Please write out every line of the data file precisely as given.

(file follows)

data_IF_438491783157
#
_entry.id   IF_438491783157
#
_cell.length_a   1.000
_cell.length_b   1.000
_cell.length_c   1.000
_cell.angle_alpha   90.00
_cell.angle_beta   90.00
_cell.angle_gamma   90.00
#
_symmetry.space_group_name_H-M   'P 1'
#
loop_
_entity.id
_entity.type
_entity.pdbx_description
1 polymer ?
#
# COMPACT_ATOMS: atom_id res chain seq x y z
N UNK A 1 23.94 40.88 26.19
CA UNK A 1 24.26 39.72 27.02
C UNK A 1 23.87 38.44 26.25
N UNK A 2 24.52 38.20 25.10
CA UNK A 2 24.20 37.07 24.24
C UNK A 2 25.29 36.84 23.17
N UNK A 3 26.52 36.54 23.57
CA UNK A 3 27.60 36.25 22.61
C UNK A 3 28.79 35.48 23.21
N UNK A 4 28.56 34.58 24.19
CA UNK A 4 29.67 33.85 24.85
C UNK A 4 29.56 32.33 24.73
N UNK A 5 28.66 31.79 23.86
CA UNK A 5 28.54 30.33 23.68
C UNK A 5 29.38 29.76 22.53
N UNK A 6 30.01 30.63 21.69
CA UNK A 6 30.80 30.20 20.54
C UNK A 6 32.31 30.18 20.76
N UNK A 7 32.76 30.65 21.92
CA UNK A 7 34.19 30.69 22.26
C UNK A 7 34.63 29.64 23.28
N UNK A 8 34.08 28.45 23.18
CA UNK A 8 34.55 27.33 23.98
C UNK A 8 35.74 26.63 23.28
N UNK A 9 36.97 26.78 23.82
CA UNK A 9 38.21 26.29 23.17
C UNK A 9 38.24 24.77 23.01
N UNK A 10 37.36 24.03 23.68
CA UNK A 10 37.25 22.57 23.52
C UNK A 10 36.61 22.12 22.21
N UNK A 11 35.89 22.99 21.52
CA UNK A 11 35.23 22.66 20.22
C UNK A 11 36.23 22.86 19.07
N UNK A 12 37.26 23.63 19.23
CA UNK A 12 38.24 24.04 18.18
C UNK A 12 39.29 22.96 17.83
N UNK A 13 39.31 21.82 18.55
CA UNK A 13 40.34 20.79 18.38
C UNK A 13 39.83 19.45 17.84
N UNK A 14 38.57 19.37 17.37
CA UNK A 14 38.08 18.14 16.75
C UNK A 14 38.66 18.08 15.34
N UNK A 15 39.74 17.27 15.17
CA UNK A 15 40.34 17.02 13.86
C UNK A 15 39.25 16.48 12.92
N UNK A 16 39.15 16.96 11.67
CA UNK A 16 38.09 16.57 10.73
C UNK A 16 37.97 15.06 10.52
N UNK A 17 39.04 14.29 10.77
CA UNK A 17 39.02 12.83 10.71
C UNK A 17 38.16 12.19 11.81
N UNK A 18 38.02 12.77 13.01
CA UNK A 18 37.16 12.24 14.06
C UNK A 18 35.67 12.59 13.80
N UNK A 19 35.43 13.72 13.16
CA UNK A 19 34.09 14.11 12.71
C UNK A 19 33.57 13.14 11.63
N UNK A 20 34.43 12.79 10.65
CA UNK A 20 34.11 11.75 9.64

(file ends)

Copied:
data_IF_438491783157
#
_entry.id   IF_438491783157
#
_cell.length_a   1.000
_cell.length_b   1.000
_cell.length_c   1.000
_cell.angle_alpha   90.00
_cell.angle_beta   90.00
_cell.angle_gamma   90.00
#
_symmetry.space_group_name_H-M   'P 1'
#
loop_
_entity.id
_entity.type
_entity.pdbx_description
1 polymer ?
#
# COMPACT_ATOMS: atom_id res chain seq x y z
N UNK A 1 23.94 40.88 26.19
CA UNK A 1 24.26 39.72 27.02
C UNK A 1 23.87 38.44 26.25
N UNK A 2 24.52 38.20 25.10
CA UNK A 2 24.20 37.07 24.24
C UNK A 2 25.29 36.84 23.17
N UNK A 3 26.52 36.54 23.57
CA UNK A 3 27.60 36.25 22.61
C UNK A 3 28.79 35.48 23.21
N UNK A 4 28.56 34.58 24.19
CA UNK A 4 29.67 33.85 24.85
C UNK A 4 29.56 32.33 24.73
N UNK A 5 28.66 31.79 23.86
CA UNK A 5 28.54 30.33 23.68
C UNK A 5 29.38 29.76 22.53
N UNK A 6 30.01 30.63 21.69
CA UNK A 6 30.80 30.20 20.54
C UNK A 6 32.31 30.18 20.76
N UNK A 7 32.76 30.65 21.92
CA UNK A 7 34.19 30.69 22.26
C UNK A 7 34.63 29.64 23.28
N UNK A 8 34.08 28.45 23.18
CA UNK A 8 34.55 27.33 23.98
C UNK A 8 35.74 26.63 23.28
N UNK A 9 36.97 26.78 23.82
CA UNK A 9 38.21 26.29 23.17
C UNK A 9 38.24 24.77 23.01
N UNK A 10 37.36 24.03 23.68
CA UNK A 10 37.25 22.57 23.52
C UNK A 10 36.61 22.12 22.21
N UNK A 11 35.89 22.99 21.52
CA UNK A 11 35.23 22.66 20.22
C UNK A 11 36.23 22.86 19.07
N UNK A 12 37.26 23.63 19.23
CA UNK A 12 38.24 24.04 18.18
C UNK A 12 39.29 22.96 17.83
N UNK A 13 39.31 21.82 18.55
CA UNK A 13 40.34 20.79 18.38
C UNK A 13 39.83 19.45 17.84
N UNK A 14 38.57 19.37 17.37
CA UNK A 14 38.08 18.14 16.75
C UNK A 14 38.66 18.08 15.34
N UNK A 15 39.74 17.27 15.17
CA UNK A 15 40.34 17.02 13.86
C UNK A 15 39.25 16.48 12.92
N UNK A 16 39.15 16.96 11.67
CA UNK A 16 38.09 16.57 10.73
C UNK A 16 37.97 15.06 10.52
N UNK A 17 39.04 14.29 10.77
CA UNK A 17 39.02 12.83 10.71
C UNK A 17 38.16 12.19 11.81
N UNK A 18 38.02 12.77 13.01
CA UNK A 18 37.16 12.24 14.06
C UNK A 18 35.67 12.59 13.80
N UNK A 19 35.43 13.72 13.16
CA UNK A 19 34.09 14.11 12.71
C UNK A 19 33.57 13.14 11.63
N UNK A 20 34.43 12.79 10.65
CA UNK A 20 34.11 11.75 9.64